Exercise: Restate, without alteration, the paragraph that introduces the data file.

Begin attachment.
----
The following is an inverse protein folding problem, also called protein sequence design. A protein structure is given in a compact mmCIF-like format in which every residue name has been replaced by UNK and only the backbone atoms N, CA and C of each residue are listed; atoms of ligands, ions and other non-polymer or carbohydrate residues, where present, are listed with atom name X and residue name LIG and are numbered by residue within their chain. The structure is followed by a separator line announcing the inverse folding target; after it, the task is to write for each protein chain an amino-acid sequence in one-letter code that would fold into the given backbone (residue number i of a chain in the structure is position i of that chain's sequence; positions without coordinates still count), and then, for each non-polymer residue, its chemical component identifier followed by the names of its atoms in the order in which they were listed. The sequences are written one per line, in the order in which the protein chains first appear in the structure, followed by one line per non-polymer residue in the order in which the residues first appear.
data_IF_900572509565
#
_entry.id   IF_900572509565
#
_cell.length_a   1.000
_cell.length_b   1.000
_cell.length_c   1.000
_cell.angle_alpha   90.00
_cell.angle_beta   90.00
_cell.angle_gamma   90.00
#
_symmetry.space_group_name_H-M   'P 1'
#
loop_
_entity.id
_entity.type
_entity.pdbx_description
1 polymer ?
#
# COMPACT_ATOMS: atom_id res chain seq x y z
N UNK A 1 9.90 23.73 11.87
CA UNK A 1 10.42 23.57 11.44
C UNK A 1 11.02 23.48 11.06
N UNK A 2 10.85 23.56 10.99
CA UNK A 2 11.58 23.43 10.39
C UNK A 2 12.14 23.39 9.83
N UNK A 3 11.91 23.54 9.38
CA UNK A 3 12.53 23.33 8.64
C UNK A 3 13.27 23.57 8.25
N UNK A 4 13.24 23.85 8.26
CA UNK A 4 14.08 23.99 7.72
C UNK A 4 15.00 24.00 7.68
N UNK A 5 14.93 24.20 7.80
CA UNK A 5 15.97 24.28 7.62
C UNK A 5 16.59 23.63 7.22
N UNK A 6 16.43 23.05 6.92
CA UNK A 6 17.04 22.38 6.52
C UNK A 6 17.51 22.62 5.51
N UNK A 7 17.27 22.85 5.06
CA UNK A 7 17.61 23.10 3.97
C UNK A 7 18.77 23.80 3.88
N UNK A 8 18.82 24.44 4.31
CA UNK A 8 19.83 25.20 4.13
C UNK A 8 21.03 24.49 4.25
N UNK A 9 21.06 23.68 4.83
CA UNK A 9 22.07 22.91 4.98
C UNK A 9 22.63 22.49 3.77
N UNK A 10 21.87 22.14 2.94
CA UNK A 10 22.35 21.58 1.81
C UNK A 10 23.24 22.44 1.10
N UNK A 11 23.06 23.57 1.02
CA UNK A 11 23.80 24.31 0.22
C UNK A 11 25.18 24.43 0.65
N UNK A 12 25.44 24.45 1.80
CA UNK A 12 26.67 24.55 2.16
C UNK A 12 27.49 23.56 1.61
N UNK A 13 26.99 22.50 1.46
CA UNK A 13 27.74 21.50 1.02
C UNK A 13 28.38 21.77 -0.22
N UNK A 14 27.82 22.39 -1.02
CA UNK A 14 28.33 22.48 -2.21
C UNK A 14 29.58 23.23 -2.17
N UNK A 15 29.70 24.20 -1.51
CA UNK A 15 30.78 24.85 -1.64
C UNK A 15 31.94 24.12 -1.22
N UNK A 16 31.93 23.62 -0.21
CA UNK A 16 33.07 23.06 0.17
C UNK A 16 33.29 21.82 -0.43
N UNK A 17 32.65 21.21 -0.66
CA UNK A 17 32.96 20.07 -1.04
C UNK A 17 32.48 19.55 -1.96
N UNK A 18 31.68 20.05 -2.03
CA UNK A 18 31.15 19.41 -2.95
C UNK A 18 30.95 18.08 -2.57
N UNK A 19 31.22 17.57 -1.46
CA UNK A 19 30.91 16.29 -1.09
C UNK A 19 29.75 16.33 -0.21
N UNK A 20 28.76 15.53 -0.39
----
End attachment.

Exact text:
The following is an inverse protein folding problem, also called protein sequence design. A protein structure is given in a compact mmCIF-like format in which every residue name has been replaced by UNK and only the backbone atoms N, CA and C of each residue are listed; atoms of ligands, ions and other non-polymer or carbohydrate residues, where present, are listed with atom name X and residue name LIG and are numbered by residue within their chain. The structure is followed by a separator line announcing the inverse folding target; after it, the task is to write for each protein chain an amino-acid sequence in one-letter code that would fold into the given backbone (residue number i of a chain in the structure is position i of that chain's sequence; positions without coordinates still count), and then, for each non-polymer residue, its chemical component identifier followed by the names of its atoms in the order in which they were listed. The sequences are written one per line, in the order in which the protein chains first appear in the structure, followed by one line per non-polymer residue in the order in which the residues first appear.